Key West is a popular cruise port of call on numerous Caribbean itineraries, and although many travelers flock to busy Duval Street, the area offers cruise passengers outdoor activities and unusual things to do beyond the typical tourist stops. Cruisers will have no problem finding the Ernest Hemingway House and Sloppy Joe’s Bar, but here are some lesser-known attractions worth checking out.
Kayak Kings Key West
This small outfitter has a laid-back, knowledgeable staff that takes guests through the mangroves and hidden nooks and crannies of the islands. They also have “off-the-path” tours and kayak fishing adventures, as well as customized itineraries to get a feel for the natural side of Key West.
Fort Zachary Taylor
The Florida Keys aren’t known for iconic beaches due to the coral reef system that acts as a barrier and prevents sand build-up. Fort Zachary Taylor is one exception, and the park has a trifecta for visitors: a historic fort to explore, shaded woods with picnic tables, and a stretch of sand with beautiful views. It is accessible by foot from the cruise port (although it is a bit of a walk), and has a small entry fee.
Rent Bicycles and Visit Key West Cemetery
A free and weird attraction is the Key West cemetery, where maps are available that point out some of the unusual epitaphs like “I told you I was sick.” One of the best ways to reach the cemetery is by renting bikes and touring the island on your own. The “Pelican Path Self-Guided Tour of Key West” is an excellent tool, and can be printed online.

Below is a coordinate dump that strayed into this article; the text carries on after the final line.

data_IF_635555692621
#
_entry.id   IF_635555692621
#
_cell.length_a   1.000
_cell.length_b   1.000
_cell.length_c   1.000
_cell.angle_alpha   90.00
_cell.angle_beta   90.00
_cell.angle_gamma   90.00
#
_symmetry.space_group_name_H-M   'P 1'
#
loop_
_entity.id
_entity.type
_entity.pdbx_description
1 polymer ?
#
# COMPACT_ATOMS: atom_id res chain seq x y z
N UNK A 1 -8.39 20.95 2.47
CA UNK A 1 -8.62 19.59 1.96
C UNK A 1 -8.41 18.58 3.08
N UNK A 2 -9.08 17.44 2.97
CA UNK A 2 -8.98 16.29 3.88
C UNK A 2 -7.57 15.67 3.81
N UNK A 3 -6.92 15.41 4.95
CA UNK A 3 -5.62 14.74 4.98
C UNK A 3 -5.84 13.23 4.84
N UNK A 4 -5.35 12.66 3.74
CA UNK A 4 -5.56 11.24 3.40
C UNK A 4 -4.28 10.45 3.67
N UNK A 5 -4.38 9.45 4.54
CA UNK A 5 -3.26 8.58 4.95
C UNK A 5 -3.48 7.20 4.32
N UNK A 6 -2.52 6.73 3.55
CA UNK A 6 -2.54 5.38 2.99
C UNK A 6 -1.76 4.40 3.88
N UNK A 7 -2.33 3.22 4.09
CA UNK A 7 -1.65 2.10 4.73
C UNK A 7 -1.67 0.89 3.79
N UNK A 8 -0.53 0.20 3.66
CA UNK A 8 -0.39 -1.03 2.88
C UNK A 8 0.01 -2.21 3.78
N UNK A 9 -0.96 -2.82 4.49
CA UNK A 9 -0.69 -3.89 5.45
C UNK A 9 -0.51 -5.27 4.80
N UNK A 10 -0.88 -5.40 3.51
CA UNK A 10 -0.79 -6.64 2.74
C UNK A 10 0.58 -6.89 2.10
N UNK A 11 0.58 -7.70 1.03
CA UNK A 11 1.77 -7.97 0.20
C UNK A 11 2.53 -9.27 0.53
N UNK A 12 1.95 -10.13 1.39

Mel Fisher Museum
Learn about Mel Fisher, a real-life treasure hunter, and see coins, jewelry, shackles, pottery and other artifacts from the Henrietta Marie, often considered the world’s largest source of objects from the early years of the slave trade. The museum documents its discovery and historical significance, and captures the intrigue of sunken treasure ships.
Conch Republic Air Force (Key West Biplane Rides)
The waters surrounding Key West are absolutely stunning from the air, making it one of the best scenic flights in the country. Key West Biplanes offers tours in an open-cockpit 1942 UPF-7 Waco (basically a flying convertible). The planes are also part of the Conch Republic Air Force, so be sure to inquire about how Key West became known as the Conch Republic (it’s a funny story). Visitors might even be able to become an honorary member.
Hogfish Bar and Grill
For some of the freshest seafood, meander over to Stock Island to the Hogfish Bar and Grill — located right on the water. This hidden gem will take some effort to find (the local bus stops near there, plan ahead), but the restaurant feels worlds away from the cruise port.
Diving the Vandenberg Wreck
The coral reefs surrounding the Keys offer excellent opportunities for snorkeling. Scuba divers shouldn’t miss the Vandenberg wreck. The ship was deliberately sunk in 2009 and now rests in nearly 150 feet of water, covered in marine life. Parts of the vessel can be viewed with Open Water certification, but advanced training is required to see all of the ship.
Schooner Wharf Bar
Tucked away in the historic seaport, the Schooner Wharf is an easygoing dive bar that usually showcases some killer live music. The festive, open-air atmosphere draws a mix of locals and tourists, and three happy hours make it an affordable place to spend time before the cruise ship departs.
The Florida Keys offer some of the best fishing opportunities in the country, and several companies offer four-hour tours that fit into the cruise ship schedule. Depending on the type of fishing (wrecks, reefs, deep water), visitors can catch snapper, mutton, amberjack, grouper and many other species. Be sure to make arrangements in advance.